Top positive review
3 people found this helpful
on 14 January 2017
Lucy (Alice Englert) and Tom (Iain De Caestecker) have recently just met, and when Tom invites her to a music festival in Ireland, they travel together in his car. When Tom cheekily suggests they spend their first night together in a hotel, Lucy accepts. But as they head off for romance, things begin to go wrong.
There are many merits to Lovering’s film, the best is Jeremy Lovering’s tense script, which will leave your legs aching the next day, and your nails closely bitten. He builds tension in the smallest and subtlest ways, and after thirty minutes of the film you realise that nothing has actually happened, and that the two characters are doing nothing other than frightening themselves. This is superb writing and far and away better than those ‘quiet, quiet, bang’ films that have no substance. Also, he’s formed two excellent characters, completely rounded, with motivations and needs. We believe in them and worry about them. The highlight of the script is how pared down it is; the film is eight-five minutes long, set mainly in a car, with only three characters and the simplest of story goals. What a masterpiece of writing.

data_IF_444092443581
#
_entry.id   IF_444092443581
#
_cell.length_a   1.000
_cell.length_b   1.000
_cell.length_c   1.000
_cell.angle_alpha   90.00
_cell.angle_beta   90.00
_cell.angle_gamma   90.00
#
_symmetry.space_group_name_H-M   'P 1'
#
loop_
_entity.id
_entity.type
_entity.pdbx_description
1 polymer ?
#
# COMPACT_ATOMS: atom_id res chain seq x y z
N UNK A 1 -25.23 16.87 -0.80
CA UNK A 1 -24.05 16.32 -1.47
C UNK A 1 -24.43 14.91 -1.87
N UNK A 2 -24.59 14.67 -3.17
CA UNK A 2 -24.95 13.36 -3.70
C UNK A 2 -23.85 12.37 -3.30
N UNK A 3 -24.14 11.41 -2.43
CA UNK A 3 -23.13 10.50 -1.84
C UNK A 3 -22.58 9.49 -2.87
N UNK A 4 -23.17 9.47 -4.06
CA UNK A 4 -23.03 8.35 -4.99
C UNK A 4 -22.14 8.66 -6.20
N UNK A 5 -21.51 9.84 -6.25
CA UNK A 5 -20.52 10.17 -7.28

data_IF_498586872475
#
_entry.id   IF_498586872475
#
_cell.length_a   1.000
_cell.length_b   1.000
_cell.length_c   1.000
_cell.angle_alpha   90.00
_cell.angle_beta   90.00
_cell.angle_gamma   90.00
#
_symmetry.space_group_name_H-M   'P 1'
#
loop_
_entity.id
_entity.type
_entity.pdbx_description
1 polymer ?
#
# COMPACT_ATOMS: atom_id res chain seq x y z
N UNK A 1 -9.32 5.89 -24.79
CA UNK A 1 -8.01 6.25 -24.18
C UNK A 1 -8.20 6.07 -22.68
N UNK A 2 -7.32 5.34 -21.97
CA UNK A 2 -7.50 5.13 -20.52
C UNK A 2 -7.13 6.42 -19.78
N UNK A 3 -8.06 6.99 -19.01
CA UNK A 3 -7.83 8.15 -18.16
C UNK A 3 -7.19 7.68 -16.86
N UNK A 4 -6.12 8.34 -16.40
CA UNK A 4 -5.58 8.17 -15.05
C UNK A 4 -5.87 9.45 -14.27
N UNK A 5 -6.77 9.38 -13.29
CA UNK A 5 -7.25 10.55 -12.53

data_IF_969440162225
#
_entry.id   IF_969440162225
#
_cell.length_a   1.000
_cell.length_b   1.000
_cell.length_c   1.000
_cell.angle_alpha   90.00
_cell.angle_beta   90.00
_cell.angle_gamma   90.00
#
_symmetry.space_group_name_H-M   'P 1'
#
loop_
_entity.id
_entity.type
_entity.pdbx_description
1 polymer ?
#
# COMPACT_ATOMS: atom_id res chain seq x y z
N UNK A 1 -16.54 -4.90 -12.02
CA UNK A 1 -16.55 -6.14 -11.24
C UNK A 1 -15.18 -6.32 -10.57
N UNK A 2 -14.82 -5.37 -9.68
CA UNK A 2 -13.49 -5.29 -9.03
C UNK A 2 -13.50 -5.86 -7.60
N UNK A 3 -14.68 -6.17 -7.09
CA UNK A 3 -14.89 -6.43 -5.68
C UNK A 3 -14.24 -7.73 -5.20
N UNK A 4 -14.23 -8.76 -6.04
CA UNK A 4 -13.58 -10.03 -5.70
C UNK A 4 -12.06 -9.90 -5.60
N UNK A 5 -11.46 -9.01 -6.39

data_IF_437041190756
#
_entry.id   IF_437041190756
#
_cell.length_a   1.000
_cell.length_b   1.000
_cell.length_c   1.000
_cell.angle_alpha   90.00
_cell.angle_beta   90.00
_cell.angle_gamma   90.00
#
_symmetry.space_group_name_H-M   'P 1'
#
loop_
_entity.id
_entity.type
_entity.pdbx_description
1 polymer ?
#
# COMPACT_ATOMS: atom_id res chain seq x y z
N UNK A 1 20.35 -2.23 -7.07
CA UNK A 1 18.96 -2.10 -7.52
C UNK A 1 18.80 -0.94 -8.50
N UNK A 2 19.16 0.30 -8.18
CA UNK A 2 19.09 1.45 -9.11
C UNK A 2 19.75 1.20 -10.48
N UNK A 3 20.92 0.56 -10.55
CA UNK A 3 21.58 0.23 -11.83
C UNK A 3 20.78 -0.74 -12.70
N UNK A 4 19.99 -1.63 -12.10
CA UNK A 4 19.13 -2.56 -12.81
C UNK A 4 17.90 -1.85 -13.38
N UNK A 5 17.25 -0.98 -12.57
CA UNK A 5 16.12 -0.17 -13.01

This film can have a number of comparisons within its horror genre, but an odd film came to mind: Steven Knight’s amazing Locke (2013), although not in the same genre as In Fear, has that setting in a car and the tight dialogue that can only be said within the confines of a vehicle. We could also think of James Wan’s exceptional Saw (2004), which is short, with a small number of characters, and mainly set in one location.
There’s a failure with this film, and that is a pretty silly ending. To me it felt like a studio decided ending. An ending written to tempt the teenage cinemagoers. But if you go into the film knowing this, you will be able to enjoy the first two acts and not feel robbed at that final hurdle.
I enjoyed In Fear, and can forgive it for the clichéd ending. Lovering can really write and direct. It’s his first feature film, and shows that he has more than enough talent to transition from television work to film, and I look forward to seeing what he does next.